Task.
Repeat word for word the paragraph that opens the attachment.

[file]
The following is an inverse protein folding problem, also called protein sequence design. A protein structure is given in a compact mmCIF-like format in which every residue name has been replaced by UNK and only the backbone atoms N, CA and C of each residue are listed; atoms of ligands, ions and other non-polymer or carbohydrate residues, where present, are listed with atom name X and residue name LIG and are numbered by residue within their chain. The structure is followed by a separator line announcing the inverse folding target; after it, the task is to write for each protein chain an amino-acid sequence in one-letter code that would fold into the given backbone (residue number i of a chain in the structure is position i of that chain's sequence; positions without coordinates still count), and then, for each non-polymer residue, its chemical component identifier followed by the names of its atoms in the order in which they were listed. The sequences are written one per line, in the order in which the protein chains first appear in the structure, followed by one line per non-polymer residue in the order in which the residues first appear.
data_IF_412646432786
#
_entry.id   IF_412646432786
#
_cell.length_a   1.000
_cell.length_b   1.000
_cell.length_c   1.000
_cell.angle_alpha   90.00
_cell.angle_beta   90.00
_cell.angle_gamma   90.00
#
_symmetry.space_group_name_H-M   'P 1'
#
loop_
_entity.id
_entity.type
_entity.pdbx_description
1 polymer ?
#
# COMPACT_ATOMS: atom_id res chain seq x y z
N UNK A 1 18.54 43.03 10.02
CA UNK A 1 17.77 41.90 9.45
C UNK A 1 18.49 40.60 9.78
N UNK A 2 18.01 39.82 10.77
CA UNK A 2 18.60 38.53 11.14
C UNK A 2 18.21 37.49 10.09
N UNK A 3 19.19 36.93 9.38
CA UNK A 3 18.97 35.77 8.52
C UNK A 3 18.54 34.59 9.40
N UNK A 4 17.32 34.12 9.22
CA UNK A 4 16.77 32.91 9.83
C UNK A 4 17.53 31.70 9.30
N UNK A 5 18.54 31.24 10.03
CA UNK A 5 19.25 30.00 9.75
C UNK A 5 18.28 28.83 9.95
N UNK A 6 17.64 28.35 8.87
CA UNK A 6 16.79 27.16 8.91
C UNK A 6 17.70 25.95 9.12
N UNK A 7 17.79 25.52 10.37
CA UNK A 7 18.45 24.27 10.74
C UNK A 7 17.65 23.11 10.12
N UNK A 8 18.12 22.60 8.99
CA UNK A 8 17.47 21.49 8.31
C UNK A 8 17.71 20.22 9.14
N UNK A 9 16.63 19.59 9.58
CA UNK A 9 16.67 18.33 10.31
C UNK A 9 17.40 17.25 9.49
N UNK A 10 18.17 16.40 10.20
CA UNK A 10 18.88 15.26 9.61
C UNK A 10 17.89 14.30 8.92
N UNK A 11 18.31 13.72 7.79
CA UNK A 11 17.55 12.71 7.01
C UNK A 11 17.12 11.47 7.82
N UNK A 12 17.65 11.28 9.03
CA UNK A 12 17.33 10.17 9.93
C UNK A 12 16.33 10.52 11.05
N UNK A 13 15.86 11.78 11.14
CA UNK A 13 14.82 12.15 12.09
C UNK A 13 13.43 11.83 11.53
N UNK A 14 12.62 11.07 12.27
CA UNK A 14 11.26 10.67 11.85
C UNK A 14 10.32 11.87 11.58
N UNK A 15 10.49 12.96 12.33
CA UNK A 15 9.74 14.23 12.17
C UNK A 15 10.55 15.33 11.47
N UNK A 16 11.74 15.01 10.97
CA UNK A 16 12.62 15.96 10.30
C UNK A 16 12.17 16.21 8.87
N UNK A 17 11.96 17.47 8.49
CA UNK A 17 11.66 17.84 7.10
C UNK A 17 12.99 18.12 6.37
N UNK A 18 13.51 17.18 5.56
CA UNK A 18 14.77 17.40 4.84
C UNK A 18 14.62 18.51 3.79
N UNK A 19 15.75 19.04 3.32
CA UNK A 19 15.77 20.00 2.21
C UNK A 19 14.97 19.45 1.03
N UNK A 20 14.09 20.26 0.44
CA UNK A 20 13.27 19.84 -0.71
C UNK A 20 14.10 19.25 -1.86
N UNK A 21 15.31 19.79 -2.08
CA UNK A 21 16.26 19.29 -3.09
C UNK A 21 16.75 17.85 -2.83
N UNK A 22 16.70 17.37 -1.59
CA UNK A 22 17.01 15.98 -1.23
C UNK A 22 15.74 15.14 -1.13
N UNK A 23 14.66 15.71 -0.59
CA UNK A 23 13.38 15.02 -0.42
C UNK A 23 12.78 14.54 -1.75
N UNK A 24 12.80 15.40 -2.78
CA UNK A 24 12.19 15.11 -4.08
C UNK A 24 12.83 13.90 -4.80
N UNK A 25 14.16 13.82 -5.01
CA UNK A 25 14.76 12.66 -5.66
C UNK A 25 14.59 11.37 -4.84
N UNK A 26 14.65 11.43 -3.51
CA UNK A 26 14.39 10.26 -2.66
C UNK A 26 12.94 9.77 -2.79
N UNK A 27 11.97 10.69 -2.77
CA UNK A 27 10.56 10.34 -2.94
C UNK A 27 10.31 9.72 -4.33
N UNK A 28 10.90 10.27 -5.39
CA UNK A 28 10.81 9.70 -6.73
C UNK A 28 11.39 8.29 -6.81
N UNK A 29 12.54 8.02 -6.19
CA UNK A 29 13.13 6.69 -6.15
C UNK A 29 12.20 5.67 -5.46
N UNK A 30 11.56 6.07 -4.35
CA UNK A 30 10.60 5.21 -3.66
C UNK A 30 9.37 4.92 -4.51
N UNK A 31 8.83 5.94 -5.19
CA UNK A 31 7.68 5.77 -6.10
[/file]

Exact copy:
The following is an inverse protein folding problem, also called protein sequence design. A protein structure is given in a compact mmCIF-like format in which every residue name has been replaced by UNK and only the backbone atoms N, CA and C of each residue are listed; atoms of ligands, ions and other non-polymer or carbohydrate residues, where present, are listed with atom name X and residue name LIG and are numbered by residue within their chain. The structure is followed by a separator line announcing the inverse folding target; after it, the task is to write for each protein chain an amino-acid sequence in one-letter code that would fold into the given backbone (residue number i of a chain in the structure is position i of that chain's sequence; positions without coordinates still count), and then, for each non-polymer residue, its chemical component identifier followed by the names of its atoms in the order in which they were listed. The sequences are written one per line, in the order in which the protein chains first appear in the structure, followed by one line per non-polymer residue in the order in which the residues first appear.